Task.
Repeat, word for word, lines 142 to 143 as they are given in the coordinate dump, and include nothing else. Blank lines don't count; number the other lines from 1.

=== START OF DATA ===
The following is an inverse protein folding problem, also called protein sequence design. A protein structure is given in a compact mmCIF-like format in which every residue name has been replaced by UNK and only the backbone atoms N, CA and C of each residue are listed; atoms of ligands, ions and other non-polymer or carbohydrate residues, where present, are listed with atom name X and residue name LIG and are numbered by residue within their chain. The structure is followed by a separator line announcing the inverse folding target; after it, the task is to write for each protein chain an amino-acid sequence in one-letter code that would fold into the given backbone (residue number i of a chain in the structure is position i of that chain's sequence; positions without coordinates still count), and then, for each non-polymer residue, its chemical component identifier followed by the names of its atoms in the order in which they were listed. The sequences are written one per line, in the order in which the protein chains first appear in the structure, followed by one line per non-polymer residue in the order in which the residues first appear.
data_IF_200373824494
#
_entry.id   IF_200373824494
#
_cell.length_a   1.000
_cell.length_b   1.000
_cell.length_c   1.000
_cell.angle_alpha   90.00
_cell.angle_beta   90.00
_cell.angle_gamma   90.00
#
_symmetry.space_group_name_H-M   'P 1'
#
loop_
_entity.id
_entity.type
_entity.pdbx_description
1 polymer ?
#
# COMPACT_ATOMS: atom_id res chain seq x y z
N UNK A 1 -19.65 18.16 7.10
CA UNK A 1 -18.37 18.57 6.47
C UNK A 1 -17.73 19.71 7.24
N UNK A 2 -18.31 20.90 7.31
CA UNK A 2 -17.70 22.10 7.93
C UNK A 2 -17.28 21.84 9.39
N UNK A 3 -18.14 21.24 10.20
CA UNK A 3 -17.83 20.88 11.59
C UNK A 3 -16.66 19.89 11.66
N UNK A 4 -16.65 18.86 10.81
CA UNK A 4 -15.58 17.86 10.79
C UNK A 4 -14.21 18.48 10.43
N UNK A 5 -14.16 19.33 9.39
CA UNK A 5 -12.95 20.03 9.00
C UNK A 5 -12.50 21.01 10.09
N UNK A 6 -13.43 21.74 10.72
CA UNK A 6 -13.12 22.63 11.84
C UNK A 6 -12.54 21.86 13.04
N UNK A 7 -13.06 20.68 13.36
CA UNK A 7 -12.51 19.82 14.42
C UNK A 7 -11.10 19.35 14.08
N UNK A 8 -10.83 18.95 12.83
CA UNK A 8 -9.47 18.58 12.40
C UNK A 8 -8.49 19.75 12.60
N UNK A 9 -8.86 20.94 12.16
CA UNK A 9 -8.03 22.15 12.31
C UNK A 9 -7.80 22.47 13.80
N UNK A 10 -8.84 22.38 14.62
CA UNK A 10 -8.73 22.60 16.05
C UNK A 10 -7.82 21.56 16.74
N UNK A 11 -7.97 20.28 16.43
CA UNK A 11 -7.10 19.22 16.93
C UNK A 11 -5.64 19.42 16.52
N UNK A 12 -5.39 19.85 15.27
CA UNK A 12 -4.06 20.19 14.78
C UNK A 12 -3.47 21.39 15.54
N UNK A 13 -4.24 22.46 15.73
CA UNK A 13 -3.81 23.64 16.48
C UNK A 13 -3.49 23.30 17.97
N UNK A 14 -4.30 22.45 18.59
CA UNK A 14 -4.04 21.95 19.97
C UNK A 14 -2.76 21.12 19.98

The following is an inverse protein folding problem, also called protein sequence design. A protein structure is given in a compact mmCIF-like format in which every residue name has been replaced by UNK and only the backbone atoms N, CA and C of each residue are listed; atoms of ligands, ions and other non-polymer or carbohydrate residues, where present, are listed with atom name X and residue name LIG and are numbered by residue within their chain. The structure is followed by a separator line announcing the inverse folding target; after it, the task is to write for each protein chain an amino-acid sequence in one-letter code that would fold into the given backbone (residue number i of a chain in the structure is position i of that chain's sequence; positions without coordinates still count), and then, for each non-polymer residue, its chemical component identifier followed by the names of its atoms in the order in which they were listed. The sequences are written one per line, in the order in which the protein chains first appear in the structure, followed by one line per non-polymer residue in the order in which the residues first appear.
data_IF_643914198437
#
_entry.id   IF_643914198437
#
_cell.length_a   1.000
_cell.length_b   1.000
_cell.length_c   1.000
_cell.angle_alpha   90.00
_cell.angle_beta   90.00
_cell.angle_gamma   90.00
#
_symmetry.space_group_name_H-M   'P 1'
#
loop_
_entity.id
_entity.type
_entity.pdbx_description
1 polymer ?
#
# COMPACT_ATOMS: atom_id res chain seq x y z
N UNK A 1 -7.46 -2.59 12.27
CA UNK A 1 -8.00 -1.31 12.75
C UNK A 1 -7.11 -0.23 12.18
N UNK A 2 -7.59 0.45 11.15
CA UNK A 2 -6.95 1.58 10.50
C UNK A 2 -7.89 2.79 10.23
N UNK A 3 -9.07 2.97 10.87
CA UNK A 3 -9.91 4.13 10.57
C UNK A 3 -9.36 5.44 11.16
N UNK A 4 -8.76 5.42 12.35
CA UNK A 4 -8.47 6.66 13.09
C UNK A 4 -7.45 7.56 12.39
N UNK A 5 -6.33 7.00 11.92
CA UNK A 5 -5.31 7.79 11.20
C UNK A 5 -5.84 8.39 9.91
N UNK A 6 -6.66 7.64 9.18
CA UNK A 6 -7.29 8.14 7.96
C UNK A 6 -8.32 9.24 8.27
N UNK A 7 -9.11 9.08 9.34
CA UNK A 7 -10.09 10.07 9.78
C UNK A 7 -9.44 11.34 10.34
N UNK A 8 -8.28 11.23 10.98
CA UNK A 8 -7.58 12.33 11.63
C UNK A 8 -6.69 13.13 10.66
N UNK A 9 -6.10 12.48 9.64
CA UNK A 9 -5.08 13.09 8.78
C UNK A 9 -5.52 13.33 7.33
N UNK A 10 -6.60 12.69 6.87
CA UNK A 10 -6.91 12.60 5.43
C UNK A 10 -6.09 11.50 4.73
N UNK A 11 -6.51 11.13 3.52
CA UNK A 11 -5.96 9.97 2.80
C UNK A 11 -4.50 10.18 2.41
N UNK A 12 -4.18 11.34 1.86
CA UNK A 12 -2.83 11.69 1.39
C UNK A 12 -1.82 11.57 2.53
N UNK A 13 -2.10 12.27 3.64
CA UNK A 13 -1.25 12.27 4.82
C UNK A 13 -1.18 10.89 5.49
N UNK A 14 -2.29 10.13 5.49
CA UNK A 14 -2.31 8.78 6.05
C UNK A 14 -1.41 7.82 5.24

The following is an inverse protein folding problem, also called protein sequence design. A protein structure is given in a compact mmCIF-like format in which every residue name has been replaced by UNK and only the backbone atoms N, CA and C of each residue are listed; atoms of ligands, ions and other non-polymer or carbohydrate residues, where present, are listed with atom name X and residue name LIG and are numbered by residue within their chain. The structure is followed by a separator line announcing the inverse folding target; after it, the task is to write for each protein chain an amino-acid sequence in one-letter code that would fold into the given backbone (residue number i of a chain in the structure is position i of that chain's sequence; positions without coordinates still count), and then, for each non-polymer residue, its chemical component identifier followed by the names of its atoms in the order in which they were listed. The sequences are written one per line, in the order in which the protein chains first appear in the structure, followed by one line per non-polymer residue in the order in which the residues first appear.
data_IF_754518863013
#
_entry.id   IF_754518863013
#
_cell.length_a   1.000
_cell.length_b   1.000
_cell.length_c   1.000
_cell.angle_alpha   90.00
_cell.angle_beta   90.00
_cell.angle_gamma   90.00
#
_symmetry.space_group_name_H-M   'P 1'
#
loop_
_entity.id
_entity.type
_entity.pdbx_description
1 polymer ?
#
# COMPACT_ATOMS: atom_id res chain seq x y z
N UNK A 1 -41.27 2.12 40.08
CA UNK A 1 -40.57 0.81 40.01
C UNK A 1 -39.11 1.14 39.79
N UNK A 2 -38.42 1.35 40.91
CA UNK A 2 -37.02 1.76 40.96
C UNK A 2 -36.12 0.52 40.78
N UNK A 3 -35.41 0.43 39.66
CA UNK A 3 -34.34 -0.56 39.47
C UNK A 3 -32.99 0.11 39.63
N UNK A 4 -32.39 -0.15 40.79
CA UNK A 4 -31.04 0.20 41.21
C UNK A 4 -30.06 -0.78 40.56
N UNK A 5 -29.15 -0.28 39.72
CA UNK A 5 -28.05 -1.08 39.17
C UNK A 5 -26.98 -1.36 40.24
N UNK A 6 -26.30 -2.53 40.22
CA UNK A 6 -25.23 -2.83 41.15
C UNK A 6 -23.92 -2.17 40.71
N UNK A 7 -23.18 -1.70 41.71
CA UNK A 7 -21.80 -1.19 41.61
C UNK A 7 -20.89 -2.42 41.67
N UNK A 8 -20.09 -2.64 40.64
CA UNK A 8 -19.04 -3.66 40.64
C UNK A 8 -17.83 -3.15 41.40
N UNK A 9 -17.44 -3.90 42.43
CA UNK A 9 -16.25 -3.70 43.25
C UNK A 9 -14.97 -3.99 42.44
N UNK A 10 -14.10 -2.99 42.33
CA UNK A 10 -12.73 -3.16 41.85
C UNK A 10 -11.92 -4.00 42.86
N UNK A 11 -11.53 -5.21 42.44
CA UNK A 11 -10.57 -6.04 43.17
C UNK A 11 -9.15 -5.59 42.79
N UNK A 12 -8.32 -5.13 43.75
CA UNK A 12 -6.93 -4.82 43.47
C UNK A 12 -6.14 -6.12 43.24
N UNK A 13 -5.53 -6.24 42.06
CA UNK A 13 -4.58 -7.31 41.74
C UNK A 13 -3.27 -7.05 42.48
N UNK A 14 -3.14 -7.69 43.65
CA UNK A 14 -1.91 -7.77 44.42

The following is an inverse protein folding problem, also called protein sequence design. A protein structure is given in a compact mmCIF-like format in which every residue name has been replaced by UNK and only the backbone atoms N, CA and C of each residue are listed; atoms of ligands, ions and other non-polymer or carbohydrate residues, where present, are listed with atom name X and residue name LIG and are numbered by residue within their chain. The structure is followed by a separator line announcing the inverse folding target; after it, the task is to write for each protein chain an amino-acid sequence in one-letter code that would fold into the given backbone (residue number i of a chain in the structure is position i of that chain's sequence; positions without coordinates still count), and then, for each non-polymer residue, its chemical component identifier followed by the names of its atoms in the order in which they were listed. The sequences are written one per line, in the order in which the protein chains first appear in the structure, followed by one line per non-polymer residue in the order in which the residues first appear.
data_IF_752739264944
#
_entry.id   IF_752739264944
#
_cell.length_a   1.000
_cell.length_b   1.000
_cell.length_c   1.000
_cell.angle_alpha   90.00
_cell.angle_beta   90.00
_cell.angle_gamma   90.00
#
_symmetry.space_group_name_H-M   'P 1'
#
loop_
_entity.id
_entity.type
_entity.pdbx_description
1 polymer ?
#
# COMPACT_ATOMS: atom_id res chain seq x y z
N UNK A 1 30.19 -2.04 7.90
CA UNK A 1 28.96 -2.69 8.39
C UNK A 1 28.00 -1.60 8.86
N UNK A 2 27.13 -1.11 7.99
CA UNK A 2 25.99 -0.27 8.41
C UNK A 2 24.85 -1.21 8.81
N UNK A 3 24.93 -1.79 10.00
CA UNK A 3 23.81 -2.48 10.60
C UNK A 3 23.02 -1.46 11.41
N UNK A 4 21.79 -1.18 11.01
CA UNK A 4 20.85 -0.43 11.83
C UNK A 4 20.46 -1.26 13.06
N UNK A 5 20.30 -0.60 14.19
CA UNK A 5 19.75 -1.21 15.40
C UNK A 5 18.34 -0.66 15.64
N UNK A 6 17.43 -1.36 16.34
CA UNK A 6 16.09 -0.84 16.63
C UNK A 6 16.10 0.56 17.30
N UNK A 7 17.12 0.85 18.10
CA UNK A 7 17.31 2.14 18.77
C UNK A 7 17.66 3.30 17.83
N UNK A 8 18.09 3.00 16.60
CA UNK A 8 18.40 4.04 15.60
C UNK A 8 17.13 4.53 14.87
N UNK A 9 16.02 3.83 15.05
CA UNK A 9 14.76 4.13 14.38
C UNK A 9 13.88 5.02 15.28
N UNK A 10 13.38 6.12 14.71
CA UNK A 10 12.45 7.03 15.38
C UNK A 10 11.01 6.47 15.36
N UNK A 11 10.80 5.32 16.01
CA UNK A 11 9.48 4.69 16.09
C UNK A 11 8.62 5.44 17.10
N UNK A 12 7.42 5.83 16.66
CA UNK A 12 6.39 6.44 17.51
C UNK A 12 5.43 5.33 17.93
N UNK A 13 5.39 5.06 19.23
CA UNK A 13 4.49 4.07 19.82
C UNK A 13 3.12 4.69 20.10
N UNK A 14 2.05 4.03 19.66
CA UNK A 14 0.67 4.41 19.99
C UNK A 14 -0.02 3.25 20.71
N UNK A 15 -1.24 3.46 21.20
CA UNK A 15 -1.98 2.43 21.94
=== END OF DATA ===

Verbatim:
_entity.id
_entity.type